Sporting Bodies

Authored by: Davis W. Houck

Handbook of Sports and Media

Print publication date:  April  2006
Online publication date:  March  2009

Print ISBN: 9780805851885
eBook ISBN: 9780203873670
Adobe ISBN: 9781135257347

10.4324/9780203873670.ch32

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Abstract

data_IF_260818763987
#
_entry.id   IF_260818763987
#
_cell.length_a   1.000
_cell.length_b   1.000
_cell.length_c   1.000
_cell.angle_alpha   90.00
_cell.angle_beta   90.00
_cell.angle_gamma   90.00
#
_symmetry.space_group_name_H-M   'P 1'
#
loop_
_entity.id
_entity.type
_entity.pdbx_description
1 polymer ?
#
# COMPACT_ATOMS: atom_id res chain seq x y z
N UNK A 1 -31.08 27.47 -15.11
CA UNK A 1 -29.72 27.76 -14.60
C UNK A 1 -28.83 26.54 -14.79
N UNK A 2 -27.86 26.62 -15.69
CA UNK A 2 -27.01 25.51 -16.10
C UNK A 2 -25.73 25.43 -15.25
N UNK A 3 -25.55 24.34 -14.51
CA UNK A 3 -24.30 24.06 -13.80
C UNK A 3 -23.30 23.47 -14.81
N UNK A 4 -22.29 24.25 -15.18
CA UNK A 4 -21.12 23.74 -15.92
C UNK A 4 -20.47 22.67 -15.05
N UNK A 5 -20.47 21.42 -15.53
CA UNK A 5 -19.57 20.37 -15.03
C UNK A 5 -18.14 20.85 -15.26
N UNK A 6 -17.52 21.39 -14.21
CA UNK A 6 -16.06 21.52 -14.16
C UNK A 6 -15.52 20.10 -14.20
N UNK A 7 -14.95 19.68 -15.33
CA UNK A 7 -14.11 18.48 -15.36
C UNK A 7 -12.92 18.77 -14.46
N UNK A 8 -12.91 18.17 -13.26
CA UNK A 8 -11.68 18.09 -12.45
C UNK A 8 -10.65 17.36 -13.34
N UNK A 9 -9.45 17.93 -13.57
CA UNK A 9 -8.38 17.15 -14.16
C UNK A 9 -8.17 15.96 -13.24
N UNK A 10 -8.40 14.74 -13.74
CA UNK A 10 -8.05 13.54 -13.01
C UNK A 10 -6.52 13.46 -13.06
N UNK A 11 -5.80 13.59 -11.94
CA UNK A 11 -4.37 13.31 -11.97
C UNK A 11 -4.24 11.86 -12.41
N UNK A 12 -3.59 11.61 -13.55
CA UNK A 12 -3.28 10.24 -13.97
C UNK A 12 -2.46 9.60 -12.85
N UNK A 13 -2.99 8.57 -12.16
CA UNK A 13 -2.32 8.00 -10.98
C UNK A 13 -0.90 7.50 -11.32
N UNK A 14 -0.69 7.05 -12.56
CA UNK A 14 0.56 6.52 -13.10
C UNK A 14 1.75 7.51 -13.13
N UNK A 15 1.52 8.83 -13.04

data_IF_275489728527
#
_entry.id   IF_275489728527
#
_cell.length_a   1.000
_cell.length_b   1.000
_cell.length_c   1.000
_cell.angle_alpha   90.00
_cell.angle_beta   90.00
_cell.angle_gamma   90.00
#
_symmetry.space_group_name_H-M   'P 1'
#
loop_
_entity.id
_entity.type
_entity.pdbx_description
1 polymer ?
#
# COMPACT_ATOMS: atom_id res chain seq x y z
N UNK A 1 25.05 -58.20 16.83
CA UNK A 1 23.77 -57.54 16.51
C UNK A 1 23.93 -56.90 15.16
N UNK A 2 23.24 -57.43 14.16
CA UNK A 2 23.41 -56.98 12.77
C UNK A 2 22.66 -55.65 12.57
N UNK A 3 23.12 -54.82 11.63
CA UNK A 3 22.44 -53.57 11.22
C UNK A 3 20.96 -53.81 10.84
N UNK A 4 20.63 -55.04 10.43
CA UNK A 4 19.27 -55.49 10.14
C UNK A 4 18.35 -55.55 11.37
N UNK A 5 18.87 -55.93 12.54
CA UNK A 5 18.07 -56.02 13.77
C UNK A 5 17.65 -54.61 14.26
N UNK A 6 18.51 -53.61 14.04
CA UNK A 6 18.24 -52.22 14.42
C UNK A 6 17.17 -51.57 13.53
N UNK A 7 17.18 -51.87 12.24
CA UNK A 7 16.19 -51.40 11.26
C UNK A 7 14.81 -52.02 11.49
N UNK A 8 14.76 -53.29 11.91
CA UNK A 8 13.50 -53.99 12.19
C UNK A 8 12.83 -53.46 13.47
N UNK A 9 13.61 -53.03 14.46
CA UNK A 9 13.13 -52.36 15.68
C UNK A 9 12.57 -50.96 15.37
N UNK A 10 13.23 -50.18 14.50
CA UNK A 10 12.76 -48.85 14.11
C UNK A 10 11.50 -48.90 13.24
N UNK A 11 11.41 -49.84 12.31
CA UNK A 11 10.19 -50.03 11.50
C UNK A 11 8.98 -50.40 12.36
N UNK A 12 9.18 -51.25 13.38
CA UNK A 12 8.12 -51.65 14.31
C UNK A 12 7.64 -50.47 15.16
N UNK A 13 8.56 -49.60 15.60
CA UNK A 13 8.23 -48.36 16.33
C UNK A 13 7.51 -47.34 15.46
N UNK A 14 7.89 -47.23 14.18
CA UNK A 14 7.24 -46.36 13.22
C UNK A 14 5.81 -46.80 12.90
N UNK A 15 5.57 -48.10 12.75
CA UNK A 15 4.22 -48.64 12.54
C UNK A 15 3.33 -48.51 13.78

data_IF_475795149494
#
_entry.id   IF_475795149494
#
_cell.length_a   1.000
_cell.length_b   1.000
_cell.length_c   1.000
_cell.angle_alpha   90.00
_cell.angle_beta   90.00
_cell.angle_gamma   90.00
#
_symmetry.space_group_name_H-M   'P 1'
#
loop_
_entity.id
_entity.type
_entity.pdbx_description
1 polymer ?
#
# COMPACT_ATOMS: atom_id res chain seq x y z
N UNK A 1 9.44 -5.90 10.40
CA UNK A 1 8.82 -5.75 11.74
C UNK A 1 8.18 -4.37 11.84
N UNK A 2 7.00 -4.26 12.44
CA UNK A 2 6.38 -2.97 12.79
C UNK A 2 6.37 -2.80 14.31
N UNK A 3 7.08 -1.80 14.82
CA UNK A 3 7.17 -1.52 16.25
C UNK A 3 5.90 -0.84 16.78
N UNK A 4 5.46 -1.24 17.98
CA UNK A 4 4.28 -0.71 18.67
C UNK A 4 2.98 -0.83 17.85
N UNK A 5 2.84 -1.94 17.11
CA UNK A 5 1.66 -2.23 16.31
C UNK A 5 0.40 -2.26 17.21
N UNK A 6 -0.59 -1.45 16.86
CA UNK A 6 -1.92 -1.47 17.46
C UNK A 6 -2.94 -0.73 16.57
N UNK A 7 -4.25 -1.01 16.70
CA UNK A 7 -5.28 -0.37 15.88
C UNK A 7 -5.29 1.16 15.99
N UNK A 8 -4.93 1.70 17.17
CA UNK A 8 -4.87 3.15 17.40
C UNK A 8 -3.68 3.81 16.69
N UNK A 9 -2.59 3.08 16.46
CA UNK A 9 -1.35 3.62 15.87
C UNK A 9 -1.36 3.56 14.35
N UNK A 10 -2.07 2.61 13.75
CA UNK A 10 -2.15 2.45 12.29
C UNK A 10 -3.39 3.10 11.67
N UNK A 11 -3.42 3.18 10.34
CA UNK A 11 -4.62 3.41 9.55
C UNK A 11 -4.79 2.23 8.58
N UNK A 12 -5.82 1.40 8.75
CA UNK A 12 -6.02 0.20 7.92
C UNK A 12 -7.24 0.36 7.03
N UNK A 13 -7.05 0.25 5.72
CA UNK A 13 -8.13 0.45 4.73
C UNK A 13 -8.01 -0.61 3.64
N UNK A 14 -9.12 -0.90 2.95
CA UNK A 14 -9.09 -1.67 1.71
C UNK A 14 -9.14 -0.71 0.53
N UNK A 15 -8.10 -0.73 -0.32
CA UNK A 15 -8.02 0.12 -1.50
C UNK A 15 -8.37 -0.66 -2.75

In a chapter about sport and bodies, it seems appropriate that Muhammad Ali, Cassius Clay, the Louisville Lip, gets pride of place. Even though Fleming never names the boxer weaving between the liminal spheres of living and dying, the title gives it away: If nothing else, Don King had a thing for marketing and rhymes (and memorably bad hair). This was Ali at his greatest—after the unlikely knockout of Sonny Liston in Miami and his "ain't got no quarrel with them Vietcong," but before the punch-drunk caricature of Spinks-Holmes-Berbick. It was an athlete pushed beyond anything previously experienced into an inarticulate and mute place. Sadly, that is the space where Ali now resides. The impassive face and the tremors function as nostalgic reminders of the loquacious poet, "float like a butterfly, sting like a bee."1 But to those of us who grew up watching The Champ (and Howard Cosell), today's visage of Ali functions also as an indictment: Who was consuming the spectacle? Who was putting Ali back in the ring when he should've been counting his millions? Why do we wince when we look at Ali? Are we catching a reflection?

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